A mammoth wearing silly hats? A giant volcano that looks like a cat? You might not even notice you’re practicing your math skills. Slice Fractions, a new mobile game by Ululab, stars a small mammoth wandering through a prehistoric world. The player must clear the mammoth’s path by dropping chunks of ice onto smoldering piles of lava. Drop too much ice, and you’re obstructed by your excess. Drop too little, and the lava continues to block your path. It’s a pretty straightforward game with nice, clean artwork and satisfying mechanics, which are important elements for mobile apps. Slice Fractions manages to provide enough variance from level to level that I was definitely disappointed when I ran out of puzzles to solve.

The actual numbers don’t come into play for a little while, but the analytic thinking is present early on. As you play, you’re asked to perform tasks such as matching, counting, subtracting, and dividing. Because it’s all visual and hands-on, the game doesn’t feel anything like homework. When the numbers do begin to appear in the puzzles, it feels quite natural.

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Slice Fraction’s puzzles are based on the Common Core State Standards grades 2 – 4, and are meant to teach skills such as recognizing different shapes with equal sizes and comparing fractions with different numerators and denominators. But kids of all ages can have fun cutting up ice and popping bubbles.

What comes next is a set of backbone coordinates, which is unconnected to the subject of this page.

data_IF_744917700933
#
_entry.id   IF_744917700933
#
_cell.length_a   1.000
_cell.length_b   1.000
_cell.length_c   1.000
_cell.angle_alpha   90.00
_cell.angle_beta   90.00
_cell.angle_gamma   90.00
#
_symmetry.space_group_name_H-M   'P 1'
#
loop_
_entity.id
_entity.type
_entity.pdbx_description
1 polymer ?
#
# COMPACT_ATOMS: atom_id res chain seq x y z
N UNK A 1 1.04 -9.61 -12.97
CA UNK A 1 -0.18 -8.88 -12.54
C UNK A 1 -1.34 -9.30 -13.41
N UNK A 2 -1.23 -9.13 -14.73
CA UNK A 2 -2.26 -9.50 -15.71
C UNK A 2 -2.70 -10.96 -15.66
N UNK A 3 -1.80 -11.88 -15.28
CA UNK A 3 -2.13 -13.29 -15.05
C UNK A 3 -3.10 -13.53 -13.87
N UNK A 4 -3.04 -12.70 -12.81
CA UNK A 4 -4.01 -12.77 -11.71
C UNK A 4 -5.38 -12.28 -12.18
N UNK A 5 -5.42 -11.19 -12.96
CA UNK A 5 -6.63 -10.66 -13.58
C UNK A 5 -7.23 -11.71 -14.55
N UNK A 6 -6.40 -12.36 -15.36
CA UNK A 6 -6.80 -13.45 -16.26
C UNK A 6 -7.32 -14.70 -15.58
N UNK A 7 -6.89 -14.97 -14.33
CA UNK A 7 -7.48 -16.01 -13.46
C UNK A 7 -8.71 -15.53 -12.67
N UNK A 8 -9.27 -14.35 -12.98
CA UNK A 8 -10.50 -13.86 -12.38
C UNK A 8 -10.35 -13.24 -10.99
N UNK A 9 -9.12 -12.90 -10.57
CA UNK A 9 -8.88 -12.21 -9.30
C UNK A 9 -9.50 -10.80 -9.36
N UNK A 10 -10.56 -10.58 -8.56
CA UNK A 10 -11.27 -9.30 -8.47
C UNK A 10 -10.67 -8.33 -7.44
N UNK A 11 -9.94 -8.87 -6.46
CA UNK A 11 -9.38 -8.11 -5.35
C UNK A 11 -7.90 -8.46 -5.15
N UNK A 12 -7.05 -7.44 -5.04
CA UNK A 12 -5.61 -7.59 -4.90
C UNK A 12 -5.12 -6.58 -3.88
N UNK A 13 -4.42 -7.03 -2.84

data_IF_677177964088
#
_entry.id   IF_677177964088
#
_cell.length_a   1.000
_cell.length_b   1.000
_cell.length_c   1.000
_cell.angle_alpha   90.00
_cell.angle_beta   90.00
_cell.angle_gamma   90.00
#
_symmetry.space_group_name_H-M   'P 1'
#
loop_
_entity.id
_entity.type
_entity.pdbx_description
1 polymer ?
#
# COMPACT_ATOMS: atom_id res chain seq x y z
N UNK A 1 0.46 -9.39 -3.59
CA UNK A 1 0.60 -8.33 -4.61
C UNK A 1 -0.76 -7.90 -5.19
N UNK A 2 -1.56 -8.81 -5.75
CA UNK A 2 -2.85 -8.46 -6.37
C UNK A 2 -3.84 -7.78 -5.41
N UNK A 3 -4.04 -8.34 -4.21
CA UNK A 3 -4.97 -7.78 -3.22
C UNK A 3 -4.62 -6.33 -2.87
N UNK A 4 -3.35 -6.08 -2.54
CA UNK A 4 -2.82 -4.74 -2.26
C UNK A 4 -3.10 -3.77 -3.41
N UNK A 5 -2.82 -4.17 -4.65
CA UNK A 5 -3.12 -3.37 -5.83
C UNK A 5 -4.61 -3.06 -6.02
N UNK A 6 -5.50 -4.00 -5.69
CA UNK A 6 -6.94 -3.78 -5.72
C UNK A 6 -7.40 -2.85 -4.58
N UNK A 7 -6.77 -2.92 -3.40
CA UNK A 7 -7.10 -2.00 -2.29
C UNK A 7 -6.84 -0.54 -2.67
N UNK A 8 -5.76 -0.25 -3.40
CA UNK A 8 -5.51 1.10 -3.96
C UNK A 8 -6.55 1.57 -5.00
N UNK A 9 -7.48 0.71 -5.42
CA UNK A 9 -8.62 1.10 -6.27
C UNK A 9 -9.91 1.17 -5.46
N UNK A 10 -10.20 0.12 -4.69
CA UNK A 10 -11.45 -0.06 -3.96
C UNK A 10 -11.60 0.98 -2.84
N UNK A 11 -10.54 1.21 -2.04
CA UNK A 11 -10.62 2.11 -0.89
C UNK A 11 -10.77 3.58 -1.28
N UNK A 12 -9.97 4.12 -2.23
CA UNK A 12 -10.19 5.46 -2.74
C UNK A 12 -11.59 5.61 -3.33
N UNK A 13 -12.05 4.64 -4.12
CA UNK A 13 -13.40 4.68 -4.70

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 Slice Fractions teaches fractions in a subtle and fun way, and it does a good job of getting to the root of mathematical concepts without ever feeling preachy or stale. I would recommend it to any kid who is having trouble grasping mathematical concepts, and I look forward to the release of more levels. Slice Fractions is available on the iTunes App Store and Google Play. It is the first game by Montréal game company Ululab Inc. Slice Fractions3

This reviewer played Slice Fractions on iOS using an iPhone 4S.

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Courtney is Pixelkin's Associate Managing Editor. While working with the Girl Scouts of Northern California, she mentored young girls in teamwork, leadership, personal responsibility, and safety. Today, she spends her time studying adolescent development and using literary analysis techniques to examine video games.